To file for divorce in Wisconsin, you have to have resided in the state for 6 consecutive months and the county that you are filing in for 30 consecutive days. You will also need to find your husband as the divorce papers need to be personally served on him.
You and your husband absolutely do not have to live in the same state in order for your to initiate divorce proceedings against him. You have to meet the residency requirements of the state that you are living in, in order to have standing to file for divorce in that state. Then there is the matter of effectuating service on your husband in accordance with the Court Rules. That is just the filing part. You do not indicate whether or not there are any marital issues that are in need of resolution. The best thing you could do would be to retain an attorney to represent you in this matter. Even if this is what would be termed a simple divorce, it is still worthwhile to ensure that the divorce is done correctly. Good luck to you.
The foregoing answer is submitted for informational purposes, and is not intended as a specific answer to the question posed. Always consult with an attorney prior to signing any and all agreements. The firm of Newman & Ingemi, LLC does not represent you unless and until you enter into a signed Retainer Agreement with the firm.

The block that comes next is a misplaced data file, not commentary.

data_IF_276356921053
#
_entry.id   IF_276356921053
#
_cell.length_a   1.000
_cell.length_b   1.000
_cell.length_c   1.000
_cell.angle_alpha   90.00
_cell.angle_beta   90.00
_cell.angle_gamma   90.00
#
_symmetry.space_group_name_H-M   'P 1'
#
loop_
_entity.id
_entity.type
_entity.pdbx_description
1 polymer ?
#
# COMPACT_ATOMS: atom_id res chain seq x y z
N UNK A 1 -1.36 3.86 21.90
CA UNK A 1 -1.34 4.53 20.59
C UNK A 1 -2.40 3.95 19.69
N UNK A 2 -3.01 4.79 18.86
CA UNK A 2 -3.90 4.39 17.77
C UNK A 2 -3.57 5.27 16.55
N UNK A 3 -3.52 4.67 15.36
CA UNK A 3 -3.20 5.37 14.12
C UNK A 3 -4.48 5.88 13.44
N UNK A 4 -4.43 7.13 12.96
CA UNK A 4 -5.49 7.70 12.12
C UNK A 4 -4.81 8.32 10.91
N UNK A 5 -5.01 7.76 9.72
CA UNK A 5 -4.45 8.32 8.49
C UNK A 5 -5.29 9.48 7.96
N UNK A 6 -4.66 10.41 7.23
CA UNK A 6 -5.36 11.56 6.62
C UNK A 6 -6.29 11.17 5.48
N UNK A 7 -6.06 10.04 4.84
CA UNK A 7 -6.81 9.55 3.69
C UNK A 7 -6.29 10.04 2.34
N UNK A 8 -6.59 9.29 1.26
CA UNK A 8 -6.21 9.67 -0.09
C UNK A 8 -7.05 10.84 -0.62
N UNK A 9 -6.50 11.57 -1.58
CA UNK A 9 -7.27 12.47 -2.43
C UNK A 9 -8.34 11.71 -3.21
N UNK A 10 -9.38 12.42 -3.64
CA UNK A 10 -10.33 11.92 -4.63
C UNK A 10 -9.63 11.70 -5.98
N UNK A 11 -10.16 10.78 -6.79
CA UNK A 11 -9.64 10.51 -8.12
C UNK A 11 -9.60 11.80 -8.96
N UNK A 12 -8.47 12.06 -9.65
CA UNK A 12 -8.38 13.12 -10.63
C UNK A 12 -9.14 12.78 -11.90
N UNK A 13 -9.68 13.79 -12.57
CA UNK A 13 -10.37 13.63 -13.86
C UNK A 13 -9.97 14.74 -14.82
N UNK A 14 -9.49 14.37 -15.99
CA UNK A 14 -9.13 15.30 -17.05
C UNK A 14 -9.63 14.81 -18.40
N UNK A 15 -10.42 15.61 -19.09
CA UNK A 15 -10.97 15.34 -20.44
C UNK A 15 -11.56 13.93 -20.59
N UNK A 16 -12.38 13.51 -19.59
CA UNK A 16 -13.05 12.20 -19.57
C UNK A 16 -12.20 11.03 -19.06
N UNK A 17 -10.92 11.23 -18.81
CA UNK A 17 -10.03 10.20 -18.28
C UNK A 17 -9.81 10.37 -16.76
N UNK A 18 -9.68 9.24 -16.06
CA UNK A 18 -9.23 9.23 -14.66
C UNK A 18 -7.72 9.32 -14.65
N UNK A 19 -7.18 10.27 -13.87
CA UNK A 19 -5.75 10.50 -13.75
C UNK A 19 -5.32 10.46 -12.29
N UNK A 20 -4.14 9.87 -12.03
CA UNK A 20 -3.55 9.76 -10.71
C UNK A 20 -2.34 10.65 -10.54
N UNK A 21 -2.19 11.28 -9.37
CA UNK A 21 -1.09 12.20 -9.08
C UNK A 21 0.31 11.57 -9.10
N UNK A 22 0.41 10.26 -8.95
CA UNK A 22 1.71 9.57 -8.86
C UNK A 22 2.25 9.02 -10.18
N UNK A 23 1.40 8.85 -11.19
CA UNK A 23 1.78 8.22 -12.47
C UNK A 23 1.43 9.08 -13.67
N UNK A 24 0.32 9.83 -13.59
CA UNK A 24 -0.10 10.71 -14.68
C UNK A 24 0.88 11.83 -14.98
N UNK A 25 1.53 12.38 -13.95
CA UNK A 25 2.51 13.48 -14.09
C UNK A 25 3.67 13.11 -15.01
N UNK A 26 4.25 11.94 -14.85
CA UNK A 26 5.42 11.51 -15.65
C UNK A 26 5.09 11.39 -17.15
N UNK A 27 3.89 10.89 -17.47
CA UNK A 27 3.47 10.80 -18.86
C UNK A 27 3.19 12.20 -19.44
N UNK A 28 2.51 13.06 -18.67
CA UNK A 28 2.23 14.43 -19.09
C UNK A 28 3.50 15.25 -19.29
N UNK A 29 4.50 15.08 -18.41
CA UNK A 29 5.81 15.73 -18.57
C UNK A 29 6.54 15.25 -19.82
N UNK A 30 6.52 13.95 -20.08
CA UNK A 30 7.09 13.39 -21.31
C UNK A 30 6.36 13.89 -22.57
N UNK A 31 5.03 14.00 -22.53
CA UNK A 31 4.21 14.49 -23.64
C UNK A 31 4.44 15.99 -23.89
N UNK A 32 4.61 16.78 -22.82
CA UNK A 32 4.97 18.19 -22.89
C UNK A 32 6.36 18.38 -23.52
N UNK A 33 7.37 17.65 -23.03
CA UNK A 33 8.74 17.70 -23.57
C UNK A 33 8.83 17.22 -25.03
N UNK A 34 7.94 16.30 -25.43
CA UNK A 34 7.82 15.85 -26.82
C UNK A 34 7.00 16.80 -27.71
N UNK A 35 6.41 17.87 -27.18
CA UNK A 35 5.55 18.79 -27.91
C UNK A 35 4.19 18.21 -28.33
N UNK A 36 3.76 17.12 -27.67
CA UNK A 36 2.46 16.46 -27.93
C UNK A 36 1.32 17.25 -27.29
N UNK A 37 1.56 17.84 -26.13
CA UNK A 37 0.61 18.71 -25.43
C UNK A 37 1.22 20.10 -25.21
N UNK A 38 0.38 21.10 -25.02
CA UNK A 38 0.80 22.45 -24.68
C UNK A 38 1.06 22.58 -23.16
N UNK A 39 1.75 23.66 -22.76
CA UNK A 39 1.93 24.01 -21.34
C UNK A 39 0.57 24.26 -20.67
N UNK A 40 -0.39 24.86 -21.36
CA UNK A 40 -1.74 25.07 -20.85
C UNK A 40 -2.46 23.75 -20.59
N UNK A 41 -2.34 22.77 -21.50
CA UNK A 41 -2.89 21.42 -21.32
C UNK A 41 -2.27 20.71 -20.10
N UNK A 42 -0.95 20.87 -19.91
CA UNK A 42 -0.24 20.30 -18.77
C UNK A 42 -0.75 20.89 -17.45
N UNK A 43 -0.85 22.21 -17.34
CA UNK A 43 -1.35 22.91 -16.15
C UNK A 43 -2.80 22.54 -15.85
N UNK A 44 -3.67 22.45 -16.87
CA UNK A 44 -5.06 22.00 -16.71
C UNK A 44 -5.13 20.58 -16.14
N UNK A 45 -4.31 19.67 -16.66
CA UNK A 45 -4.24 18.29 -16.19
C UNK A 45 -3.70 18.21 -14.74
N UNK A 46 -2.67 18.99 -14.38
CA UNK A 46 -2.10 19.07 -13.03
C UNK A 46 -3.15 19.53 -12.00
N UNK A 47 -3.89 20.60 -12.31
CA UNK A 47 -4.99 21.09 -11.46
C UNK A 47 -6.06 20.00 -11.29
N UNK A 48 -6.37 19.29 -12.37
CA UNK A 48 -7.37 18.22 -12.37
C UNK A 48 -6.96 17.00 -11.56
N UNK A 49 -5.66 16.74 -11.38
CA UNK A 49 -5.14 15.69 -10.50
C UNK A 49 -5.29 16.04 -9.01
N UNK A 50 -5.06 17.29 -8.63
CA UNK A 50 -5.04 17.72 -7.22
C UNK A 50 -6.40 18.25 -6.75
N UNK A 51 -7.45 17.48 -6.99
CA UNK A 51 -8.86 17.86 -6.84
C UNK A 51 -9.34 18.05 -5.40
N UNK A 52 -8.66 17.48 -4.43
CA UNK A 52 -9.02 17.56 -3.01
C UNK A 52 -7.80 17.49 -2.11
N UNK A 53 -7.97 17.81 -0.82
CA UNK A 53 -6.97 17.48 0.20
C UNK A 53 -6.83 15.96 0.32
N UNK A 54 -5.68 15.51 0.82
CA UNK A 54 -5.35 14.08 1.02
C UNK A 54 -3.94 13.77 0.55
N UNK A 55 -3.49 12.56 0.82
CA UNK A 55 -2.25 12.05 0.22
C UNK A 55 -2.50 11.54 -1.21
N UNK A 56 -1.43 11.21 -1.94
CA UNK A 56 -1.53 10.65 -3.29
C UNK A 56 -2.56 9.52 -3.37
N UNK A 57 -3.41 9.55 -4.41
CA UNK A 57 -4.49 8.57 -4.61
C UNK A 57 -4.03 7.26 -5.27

I agree with the other two attorney's answers, but to add if he is served personally and decides not to participate in the divorce in any way (such as filing an appearance, response, or otherwise plead to your divorce petition) you can get a default judgment against him to solidify your divorce.
Any answers or information provided is for general information purposes only and is not intended to be a legal opinion, legal advice or a complete discussion of the legal issues. This is not intended to create a attorney-client relationship. Each individual's situation is different and you should seek independent legal advice from an attorney familiar with the laws of your state for specific information
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